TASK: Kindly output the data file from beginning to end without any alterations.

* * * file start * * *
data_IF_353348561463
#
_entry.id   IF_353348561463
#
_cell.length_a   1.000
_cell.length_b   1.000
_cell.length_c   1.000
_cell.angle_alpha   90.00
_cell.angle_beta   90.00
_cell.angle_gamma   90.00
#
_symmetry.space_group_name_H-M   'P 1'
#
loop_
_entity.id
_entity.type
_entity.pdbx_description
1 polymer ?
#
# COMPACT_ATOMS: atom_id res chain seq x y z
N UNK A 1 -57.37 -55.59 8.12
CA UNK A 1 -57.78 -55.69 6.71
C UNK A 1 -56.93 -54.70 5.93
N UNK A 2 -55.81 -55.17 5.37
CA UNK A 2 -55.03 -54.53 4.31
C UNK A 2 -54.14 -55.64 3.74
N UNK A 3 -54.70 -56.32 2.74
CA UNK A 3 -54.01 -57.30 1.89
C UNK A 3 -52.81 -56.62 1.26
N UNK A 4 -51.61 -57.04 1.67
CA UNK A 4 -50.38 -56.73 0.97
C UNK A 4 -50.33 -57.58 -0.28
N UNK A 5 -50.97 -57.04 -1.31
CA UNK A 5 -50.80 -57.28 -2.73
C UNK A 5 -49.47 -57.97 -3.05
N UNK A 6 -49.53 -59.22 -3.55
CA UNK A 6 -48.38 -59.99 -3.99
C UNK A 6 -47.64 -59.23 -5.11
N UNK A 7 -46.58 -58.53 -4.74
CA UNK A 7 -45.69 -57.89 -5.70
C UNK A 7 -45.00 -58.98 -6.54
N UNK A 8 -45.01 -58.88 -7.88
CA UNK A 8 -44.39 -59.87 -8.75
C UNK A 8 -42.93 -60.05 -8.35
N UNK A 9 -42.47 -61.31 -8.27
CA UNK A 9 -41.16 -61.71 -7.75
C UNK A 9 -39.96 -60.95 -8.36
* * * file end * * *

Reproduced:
data_IF_353348561463
#
_entry.id   IF_353348561463
#
_cell.length_a   1.000
_cell.length_b   1.000
_cell.length_c   1.000
_cell.angle_alpha   90.00
_cell.angle_beta   90.00
_cell.angle_gamma   90.00
#
_symmetry.space_group_name_H-M   'P 1'
#
loop_
_entity.id
_entity.type
_entity.pdbx_description
1 polymer ?
#
# COMPACT_ATOMS: atom_id res chain seq x y z
N UNK A 1 -57.37 -55.59 8.12
CA UNK A 1 -57.78 -55.69 6.71
C UNK A 1 -56.93 -54.70 5.93
N UNK A 2 -55.81 -55.17 5.37
CA UNK A 2 -55.03 -54.53 4.31
C UNK A 2 -54.14 -55.64 3.74
N UNK A 3 -54.70 -56.32 2.74
CA UNK A 3 -54.01 -57.30 1.89
C UNK A 3 -52.81 -56.62 1.26
N UNK A 4 -51.61 -57.04 1.67
CA UNK A 4 -50.38 -56.73 0.97
C UNK A 4 -50.33 -57.58 -0.28
N UNK A 5 -50.97 -57.04 -1.31
CA UNK A 5 -50.80 -57.28 -2.73
C UNK A 5 -49.47 -57.97 -3.05
N UNK A 6 -49.53 -59.22 -3.55
CA UNK A 6 -48.38 -59.99 -3.99
C UNK A 6 -47.64 -59.23 -5.11
N UNK A 7 -46.58 -58.53 -4.74
CA UNK A 7 -45.69 -57.89 -5.70
C UNK A 7 -45.00 -58.98 -6.54
N UNK A 8 -45.01 -58.88 -7.88
CA UNK A 8 -44.39 -59.87 -8.75
C UNK A 8 -42.93 -60.05 -8.35
N UNK A 9 -42.47 -61.31 -8.27
CA UNK A 9 -41.16 -61.71 -7.75
C UNK A 9 -39.96 -60.95 -8.36